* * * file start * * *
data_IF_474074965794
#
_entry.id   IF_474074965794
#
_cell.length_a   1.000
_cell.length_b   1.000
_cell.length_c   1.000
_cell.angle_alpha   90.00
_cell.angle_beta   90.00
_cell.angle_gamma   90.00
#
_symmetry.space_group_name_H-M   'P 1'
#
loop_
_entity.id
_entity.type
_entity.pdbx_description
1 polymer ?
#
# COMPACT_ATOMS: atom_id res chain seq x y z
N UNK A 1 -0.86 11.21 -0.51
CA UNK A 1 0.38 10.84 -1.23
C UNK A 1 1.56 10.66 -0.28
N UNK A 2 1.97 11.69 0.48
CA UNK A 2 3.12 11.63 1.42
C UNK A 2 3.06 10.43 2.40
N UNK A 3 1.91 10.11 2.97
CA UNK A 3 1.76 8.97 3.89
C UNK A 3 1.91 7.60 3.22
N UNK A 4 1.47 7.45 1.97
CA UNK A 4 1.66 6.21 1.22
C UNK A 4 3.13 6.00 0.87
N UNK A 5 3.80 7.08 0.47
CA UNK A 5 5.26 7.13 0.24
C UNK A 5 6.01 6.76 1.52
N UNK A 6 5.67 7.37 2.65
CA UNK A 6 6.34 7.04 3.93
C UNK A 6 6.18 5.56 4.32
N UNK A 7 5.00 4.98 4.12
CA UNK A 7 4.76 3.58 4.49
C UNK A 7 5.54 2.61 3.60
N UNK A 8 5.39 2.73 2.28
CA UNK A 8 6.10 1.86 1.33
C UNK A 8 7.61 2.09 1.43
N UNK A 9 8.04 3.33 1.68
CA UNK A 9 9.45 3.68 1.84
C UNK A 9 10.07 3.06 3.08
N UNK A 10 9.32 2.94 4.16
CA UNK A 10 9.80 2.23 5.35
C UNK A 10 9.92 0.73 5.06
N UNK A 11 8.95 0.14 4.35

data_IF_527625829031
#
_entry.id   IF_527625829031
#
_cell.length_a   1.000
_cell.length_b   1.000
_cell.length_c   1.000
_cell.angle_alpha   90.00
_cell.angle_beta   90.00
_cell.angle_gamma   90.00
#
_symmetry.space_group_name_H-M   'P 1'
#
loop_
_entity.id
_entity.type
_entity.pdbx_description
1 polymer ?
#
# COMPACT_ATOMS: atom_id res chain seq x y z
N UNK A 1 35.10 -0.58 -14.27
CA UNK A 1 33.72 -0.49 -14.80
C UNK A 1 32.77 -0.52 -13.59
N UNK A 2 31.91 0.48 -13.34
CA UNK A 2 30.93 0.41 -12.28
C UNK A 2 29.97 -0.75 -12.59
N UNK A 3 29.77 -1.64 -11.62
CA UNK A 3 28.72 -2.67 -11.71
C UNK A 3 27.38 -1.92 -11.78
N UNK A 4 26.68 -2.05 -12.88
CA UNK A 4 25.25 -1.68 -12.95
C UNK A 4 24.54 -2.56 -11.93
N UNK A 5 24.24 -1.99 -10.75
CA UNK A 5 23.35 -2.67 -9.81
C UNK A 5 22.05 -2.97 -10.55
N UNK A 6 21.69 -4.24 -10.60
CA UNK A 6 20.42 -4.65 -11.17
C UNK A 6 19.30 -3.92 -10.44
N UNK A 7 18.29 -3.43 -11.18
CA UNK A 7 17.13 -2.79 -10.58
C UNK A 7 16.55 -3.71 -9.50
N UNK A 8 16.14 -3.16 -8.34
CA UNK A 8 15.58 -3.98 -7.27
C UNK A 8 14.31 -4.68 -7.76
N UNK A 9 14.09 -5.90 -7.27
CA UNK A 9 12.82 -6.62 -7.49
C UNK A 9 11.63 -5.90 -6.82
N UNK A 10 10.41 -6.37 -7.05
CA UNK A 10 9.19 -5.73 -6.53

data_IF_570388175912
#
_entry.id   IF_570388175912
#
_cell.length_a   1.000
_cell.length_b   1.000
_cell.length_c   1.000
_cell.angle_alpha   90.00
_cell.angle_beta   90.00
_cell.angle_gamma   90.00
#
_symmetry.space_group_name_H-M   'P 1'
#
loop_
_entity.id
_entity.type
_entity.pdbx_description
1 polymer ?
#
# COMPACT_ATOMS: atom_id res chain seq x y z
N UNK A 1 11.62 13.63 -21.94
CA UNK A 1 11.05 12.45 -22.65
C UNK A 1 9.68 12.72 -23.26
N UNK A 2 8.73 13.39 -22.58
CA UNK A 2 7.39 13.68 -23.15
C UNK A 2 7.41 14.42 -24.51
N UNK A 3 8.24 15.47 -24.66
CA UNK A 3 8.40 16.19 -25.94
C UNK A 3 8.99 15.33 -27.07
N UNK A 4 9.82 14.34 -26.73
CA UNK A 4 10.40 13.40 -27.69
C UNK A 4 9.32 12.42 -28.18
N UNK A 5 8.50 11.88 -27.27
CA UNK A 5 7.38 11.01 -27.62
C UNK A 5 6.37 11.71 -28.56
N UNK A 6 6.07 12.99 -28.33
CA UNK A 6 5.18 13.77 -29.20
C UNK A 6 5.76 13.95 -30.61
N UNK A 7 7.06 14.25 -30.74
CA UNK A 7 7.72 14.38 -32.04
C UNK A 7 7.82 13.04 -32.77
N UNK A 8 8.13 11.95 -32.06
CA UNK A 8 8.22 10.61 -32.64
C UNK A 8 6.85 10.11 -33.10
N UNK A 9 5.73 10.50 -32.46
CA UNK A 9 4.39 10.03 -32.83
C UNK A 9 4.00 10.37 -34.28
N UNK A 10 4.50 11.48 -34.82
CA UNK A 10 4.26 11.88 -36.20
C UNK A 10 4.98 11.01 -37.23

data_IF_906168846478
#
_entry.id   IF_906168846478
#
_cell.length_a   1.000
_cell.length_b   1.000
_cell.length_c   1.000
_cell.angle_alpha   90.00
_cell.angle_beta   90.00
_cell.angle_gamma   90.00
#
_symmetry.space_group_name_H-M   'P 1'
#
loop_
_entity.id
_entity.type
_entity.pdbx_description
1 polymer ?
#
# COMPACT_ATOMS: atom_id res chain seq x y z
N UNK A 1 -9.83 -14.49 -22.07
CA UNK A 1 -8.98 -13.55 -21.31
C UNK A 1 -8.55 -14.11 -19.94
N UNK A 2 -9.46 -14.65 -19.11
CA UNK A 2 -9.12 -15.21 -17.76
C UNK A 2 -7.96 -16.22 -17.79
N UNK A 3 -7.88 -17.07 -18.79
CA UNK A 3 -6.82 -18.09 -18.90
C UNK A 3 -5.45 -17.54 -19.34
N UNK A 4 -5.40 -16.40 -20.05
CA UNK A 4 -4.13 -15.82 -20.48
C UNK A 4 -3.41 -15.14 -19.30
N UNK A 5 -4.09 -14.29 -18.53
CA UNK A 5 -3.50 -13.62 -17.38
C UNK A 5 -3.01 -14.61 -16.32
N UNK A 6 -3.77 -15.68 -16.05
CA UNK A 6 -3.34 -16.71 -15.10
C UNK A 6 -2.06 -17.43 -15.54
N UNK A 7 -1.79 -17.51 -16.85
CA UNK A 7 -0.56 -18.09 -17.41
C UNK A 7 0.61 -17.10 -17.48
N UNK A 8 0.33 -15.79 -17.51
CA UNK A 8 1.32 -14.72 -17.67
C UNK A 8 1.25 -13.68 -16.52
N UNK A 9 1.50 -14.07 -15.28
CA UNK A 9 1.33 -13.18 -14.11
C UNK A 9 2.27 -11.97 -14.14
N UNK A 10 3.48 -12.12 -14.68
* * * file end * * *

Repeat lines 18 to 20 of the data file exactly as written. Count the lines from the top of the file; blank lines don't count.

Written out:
1 polymer ?
#
# COMPACT_ATOMS: atom_id res chain seq x y z